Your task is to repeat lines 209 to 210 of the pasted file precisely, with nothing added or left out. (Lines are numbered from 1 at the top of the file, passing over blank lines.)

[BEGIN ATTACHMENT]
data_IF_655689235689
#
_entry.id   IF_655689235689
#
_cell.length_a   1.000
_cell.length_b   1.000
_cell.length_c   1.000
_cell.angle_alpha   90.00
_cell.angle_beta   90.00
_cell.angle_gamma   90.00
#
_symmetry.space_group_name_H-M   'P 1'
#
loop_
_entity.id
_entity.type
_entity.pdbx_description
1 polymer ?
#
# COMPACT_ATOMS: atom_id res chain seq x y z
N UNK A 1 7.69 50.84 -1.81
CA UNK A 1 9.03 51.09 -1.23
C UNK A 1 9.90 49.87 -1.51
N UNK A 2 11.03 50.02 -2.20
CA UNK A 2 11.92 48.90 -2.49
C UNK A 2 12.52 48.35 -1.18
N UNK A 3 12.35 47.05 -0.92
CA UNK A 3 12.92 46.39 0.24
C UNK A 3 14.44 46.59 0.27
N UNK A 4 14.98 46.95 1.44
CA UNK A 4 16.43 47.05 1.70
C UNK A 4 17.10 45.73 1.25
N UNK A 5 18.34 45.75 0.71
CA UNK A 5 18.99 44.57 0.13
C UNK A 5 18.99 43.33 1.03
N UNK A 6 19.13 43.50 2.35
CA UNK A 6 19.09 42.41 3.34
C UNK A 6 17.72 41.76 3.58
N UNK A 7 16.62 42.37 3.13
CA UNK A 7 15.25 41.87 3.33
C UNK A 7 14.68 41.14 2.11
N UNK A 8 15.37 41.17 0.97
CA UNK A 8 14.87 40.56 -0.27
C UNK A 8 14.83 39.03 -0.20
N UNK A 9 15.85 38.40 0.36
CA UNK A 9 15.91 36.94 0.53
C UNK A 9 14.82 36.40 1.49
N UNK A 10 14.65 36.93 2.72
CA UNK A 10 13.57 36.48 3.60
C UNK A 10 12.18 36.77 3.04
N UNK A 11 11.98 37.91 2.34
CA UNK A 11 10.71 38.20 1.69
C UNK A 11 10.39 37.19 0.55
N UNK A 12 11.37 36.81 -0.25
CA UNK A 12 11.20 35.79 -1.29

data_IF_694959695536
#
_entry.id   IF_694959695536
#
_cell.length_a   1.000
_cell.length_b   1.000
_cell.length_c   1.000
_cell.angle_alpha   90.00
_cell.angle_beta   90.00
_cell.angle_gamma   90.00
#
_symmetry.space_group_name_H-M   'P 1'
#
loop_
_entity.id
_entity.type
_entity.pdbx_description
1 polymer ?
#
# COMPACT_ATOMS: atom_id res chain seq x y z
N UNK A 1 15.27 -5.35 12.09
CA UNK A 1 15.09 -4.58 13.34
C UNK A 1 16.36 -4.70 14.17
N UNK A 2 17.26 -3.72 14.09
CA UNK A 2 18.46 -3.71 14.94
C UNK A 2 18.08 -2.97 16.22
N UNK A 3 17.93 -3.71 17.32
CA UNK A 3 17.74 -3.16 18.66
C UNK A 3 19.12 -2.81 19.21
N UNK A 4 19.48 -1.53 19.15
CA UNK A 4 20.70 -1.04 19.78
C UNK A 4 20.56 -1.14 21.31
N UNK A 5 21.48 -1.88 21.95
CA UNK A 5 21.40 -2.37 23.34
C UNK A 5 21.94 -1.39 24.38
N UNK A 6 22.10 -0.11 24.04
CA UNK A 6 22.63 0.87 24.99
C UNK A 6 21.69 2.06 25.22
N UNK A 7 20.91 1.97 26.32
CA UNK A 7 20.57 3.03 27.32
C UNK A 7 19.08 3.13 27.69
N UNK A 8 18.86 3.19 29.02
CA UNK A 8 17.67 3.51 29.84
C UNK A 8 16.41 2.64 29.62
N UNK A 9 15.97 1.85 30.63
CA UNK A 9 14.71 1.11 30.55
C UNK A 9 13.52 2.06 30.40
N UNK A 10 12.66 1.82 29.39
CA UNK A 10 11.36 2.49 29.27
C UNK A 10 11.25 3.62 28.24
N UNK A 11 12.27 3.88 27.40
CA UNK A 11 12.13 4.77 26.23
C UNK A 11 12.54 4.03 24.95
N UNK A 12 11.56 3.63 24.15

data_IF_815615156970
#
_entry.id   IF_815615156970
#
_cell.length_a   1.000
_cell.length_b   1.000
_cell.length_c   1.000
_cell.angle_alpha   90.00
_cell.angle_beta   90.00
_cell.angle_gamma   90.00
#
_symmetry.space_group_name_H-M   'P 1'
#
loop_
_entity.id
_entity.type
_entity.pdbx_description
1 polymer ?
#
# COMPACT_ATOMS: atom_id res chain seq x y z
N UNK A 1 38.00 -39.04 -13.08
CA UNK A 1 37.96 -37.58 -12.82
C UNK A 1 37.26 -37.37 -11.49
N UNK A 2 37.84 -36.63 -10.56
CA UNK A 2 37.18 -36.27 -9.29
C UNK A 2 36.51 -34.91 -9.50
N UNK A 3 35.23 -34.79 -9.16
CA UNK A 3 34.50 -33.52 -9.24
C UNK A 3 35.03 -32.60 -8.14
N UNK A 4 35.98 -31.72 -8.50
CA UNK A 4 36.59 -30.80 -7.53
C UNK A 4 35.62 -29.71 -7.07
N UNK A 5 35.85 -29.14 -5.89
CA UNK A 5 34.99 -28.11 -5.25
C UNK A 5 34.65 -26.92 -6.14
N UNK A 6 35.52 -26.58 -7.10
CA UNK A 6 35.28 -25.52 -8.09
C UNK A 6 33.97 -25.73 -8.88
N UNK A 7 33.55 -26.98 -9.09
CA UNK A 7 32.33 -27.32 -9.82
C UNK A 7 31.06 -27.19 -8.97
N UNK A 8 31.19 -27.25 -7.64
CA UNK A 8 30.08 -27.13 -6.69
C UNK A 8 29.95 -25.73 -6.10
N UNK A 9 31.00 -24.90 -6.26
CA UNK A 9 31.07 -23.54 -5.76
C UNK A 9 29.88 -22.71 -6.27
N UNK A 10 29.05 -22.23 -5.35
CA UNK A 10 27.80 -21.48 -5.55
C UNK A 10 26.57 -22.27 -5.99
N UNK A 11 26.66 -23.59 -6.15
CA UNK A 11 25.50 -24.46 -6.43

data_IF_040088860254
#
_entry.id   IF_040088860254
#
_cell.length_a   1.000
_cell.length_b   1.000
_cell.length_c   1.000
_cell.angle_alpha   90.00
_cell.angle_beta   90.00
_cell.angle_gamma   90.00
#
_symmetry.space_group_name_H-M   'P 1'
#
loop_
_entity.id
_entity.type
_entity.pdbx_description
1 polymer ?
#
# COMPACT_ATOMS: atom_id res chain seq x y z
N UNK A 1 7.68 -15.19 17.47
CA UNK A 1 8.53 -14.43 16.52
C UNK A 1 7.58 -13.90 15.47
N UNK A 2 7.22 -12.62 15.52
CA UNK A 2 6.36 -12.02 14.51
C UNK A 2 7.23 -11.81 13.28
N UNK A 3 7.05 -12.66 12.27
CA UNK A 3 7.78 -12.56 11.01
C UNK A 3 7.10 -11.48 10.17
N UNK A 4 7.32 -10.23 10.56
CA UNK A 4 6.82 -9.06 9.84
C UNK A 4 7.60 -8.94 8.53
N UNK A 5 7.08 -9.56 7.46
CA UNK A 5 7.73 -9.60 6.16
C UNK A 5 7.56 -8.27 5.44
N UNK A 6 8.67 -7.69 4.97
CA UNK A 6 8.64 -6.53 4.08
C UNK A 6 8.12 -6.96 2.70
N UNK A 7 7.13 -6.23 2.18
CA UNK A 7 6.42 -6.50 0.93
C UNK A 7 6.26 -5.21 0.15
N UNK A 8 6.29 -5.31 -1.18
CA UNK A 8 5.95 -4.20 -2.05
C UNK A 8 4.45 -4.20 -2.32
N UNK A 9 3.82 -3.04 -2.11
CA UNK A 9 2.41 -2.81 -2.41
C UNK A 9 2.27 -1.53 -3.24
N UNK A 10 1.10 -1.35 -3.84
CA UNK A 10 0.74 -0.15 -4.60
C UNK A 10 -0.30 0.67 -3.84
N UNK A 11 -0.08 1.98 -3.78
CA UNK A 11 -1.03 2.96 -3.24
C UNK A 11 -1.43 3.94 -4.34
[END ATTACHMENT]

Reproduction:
N UNK A 10 1.10 -1.35 -3.84
CA UNK A 10 0.74 -0.15 -4.60